Apple adds T-Mobile as final big carrier to sell iPhone
T-Mobile USA Inc. will begin offering Apple Inc.'s iPhone next year, becoming the last of the four largest U.S. carriers to offer the best-selling device.
Deutsche Telekom AG, T-Mobile's parent, disclosed the agreement to sell Apple products in 2013 in a statement on Thursday. Larger U.S. competitors Verizon Wireless, AT&T Inc. and Sprint Nextel Corp. all sell the iPhone.
The iPhone, once offered exclusively by AT&T in the U.S., has evolved into one of the most widely available handsets in the country. Adding Apple's device may help T-Mobile lure more customers to long-term contracts and hold on to more subscribers.
“A certain number of people wouldn't come to our stores if we didn't have the iPhone,” T-Mobile Chief Executive Officer John Legere said. “We worked very hard for a deal that made sense for us.”
The iPhone is the No. 1 smartphone in the U.S., outselling all handsets using Google Inc.'s Android software combined in the 12 weeks through Oct. 28, according to Kantar Worldpanel ComTech. The agreement with Apple will add to T-Mobile's profit and cash flow starting in 2014, said Legere, speaking at an investor summit in Bonn.
Without the iPhone, T-Mobile has struggled to keep customers from choosing other carriers. T-Mobile has lost 1.03 million monthly contract customers, or more than 4 percent of its subscriber base, since the end of last year.
T-Mobile had 8.7 percent of U.S. contract customers at the end of 2011, according to Bloomberg Industries research.
A year ago, Sprint became Apple's third U.S. carrier partner when it agreed to a four-year, $15.5 billion commitment to sell 25 million to 30 million iPhones. Due to the heavy discounts carriers place on smartphones to lure customers into two-year contracts, the initial cost of iPhone sales have cut into profit margins.
T-Mobile's agreement with Apple isn't as extensive as Sprint's, Legere said.
“This is not a volume commitment of the size that Sprint agreed to or anything close to it,” he said. “This device rollout will be a dramatically different experience,”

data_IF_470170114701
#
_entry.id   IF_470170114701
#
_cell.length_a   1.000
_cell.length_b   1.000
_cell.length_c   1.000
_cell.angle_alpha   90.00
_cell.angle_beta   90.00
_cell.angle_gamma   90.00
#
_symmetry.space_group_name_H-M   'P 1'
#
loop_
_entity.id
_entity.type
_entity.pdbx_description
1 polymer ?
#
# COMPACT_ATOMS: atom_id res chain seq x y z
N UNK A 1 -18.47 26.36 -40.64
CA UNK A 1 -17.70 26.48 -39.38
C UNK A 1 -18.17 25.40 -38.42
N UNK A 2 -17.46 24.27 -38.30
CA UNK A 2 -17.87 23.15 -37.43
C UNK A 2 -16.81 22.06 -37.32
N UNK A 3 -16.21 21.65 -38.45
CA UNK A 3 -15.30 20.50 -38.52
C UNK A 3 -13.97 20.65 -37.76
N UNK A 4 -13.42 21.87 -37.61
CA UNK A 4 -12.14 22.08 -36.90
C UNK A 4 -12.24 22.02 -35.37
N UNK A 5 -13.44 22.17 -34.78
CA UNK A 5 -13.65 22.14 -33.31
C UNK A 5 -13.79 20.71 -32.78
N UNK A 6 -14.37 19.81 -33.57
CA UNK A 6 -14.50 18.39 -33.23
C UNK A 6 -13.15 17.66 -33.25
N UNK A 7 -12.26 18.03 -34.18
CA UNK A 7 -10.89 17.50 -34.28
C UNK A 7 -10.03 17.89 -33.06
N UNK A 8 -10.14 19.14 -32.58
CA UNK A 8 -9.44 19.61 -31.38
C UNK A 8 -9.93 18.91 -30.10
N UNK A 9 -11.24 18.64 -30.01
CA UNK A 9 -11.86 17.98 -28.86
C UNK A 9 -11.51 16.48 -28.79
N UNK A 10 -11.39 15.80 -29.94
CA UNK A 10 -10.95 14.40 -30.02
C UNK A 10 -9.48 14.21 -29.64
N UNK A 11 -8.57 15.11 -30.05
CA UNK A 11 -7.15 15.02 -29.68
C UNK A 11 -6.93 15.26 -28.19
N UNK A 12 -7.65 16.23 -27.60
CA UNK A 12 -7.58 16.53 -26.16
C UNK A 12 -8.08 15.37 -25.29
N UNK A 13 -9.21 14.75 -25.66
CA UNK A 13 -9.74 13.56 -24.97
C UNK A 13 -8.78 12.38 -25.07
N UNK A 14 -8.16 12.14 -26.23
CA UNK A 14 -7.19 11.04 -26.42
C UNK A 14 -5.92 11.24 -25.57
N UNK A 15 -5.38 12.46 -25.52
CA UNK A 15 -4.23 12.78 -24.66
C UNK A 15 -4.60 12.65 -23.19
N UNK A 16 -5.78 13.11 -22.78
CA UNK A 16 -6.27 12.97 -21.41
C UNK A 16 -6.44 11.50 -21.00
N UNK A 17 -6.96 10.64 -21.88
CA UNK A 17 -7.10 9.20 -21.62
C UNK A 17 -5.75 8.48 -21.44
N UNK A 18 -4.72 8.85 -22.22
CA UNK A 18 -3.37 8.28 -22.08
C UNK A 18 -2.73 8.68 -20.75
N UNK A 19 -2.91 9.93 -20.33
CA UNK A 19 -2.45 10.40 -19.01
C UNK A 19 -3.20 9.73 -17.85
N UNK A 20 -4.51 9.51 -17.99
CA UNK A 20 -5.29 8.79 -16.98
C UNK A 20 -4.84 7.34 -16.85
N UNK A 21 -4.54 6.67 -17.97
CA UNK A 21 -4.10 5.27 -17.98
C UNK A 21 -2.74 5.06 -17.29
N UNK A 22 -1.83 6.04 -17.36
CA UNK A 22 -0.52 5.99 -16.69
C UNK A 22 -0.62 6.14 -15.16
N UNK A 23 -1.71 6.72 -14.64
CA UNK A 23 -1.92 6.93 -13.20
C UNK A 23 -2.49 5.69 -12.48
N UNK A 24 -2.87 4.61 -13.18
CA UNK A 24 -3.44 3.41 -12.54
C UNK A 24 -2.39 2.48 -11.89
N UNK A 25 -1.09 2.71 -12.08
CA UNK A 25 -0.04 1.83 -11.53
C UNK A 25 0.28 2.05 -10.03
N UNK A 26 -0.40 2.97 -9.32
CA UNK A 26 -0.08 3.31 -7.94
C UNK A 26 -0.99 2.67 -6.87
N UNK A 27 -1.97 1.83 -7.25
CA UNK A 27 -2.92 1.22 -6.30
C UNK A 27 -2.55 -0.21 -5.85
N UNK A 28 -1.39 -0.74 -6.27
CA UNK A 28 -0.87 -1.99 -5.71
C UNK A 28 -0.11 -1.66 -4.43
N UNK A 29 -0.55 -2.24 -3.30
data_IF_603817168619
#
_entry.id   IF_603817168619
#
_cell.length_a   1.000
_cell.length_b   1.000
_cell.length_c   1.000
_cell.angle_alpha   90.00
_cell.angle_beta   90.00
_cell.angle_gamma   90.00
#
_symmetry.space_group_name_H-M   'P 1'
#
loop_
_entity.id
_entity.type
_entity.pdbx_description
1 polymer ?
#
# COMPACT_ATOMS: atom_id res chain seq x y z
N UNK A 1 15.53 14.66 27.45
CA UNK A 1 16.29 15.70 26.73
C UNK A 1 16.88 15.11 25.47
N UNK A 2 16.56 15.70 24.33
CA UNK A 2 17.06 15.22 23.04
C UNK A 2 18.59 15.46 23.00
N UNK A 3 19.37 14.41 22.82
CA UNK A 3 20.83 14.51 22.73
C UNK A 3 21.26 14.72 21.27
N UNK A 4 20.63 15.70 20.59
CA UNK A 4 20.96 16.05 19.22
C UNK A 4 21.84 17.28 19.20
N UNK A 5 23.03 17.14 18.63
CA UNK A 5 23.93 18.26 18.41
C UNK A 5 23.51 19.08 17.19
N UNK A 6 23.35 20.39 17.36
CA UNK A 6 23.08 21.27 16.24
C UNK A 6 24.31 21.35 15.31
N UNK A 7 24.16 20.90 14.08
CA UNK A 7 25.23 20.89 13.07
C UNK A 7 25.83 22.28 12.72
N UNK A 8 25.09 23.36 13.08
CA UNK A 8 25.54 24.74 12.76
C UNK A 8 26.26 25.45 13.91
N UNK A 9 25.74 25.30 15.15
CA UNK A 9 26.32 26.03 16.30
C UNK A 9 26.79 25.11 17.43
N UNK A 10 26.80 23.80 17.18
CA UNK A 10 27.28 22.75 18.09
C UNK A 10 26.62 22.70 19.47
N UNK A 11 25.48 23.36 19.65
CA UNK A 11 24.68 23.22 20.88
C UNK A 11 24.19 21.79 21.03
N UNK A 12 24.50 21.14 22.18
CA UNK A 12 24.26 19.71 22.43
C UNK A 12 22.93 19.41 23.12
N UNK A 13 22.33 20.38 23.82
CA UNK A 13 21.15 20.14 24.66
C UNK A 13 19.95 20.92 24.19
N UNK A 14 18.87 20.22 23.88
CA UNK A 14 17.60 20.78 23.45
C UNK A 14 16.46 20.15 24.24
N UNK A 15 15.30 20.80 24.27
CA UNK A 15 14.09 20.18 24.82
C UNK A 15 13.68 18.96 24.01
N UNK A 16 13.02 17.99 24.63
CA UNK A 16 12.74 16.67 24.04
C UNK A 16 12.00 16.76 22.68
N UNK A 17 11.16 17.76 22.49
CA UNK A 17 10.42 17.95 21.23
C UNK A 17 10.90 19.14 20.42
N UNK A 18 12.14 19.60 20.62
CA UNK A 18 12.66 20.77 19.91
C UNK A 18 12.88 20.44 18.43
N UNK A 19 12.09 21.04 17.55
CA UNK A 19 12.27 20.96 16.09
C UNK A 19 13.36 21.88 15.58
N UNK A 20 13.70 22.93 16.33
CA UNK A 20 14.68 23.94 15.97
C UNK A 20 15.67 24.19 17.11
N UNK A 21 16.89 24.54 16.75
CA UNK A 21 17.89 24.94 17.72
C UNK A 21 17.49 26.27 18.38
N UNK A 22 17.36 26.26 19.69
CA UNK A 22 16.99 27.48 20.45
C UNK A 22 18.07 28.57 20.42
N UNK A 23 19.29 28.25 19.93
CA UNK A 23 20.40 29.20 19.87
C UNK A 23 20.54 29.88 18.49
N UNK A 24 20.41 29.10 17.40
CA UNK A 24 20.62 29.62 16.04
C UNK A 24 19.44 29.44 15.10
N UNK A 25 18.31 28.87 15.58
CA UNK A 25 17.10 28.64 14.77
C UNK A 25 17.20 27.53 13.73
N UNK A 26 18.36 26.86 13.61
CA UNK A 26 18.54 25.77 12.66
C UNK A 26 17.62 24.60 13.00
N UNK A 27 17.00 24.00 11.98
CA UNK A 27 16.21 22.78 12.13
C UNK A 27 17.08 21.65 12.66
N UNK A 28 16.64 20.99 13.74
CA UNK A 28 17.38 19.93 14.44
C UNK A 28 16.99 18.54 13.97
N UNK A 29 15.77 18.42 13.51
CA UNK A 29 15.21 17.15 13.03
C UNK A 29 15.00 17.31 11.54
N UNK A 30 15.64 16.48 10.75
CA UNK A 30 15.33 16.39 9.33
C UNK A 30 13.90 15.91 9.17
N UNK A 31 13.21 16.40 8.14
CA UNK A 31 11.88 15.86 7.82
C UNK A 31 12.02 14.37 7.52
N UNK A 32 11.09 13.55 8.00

T-Mobile will soon be starting an “in-your-face” style advertising campaign aimed at the larger carriers, Legere said. That theme highlights some of the competitive tension coming to the U.S. market as the iPhone playing field becomes more level, said Craig Moffett, an analyst with Sanford C Bernstein & Co.
“A T-Mobile iPhone is good news for Apple, good news for T-Mobile, and good news for consumers. But it's bad news for everybody else,” said Moffett. “By ‘everybody else,' I mean Sprint, AT&T, and Verizon.”
Show commenting policy
TribLive commenting policy
You are solely responsible for your comments and by using TribLive.com you agree to our Terms of Service.
We moderate comments. Our goal is to provide substantive commentary for a general readership. By screening submissions, we provide a space where readers can share intelligent and informed commentary that enhances the quality of our news and information.
While most comments will be posted if they are on-topic and not abusive, moderating decisions are subjective. We will make them as carefully and consistently as we can. Because of the volume of reader comments, we cannot review individual moderation decisions with readers.
We value thoughtful comments representing a range of views that make their point quickly and politely. We make an effort to protect discussions from repeated comments either by the same reader or different readers.
We follow the same standards for taste as the daily newspaper. A few things we won't tolerate: personal attacks, obscenity, vulgarity, profanity (including expletives and letters followed by dashes), commercial promotion, impersonations, incoherence, proselytizing and SHOUTING. Don't include URLs to Web sites.
We do not edit comments. They are either approved or deleted. We reserve the right to edit a comment that is quoted or excerpted in an article. In this case, we may fix spelling and punctuation.
We welcome strong opinions and criticism of our work, but we don't want comments to become bogged down with discussions of our policies and we will moderate accordingly.
We appreciate it when readers and people quoted in articles or blog posts point out errors of fact or emphasis and will investigate all assertions. But these suggestions should be sent via e-mail. To avoid distracting other readers, we won't publish comments that suggest a correction. Instead, corrections will be made in a blog post or in an article.
- Chevron settles fatal well fire lawsuit for $5 million
- Task force to plot ways of easing gas glut in Pennsylvania via pipelines
- IRS cybersecurity breach touches lives of homebuyers, others
- Tesla home battery at $7K, partnered with rooftop solar system, may help reduce power bills
- UPMC offering buyouts to 3,500 employees in cost-cutting move
- Pitt study suggests health law attracting young to balance insurers’ risks
- Many Americans have no retirement savings, Fed survey shows
- Shoppers pay premium for organic chicken
- Apple finds bug that causes iPhones to crash
- Automakers do U-turn on infotainment systems
- Stocks bounce back from losses on reassurance from Greece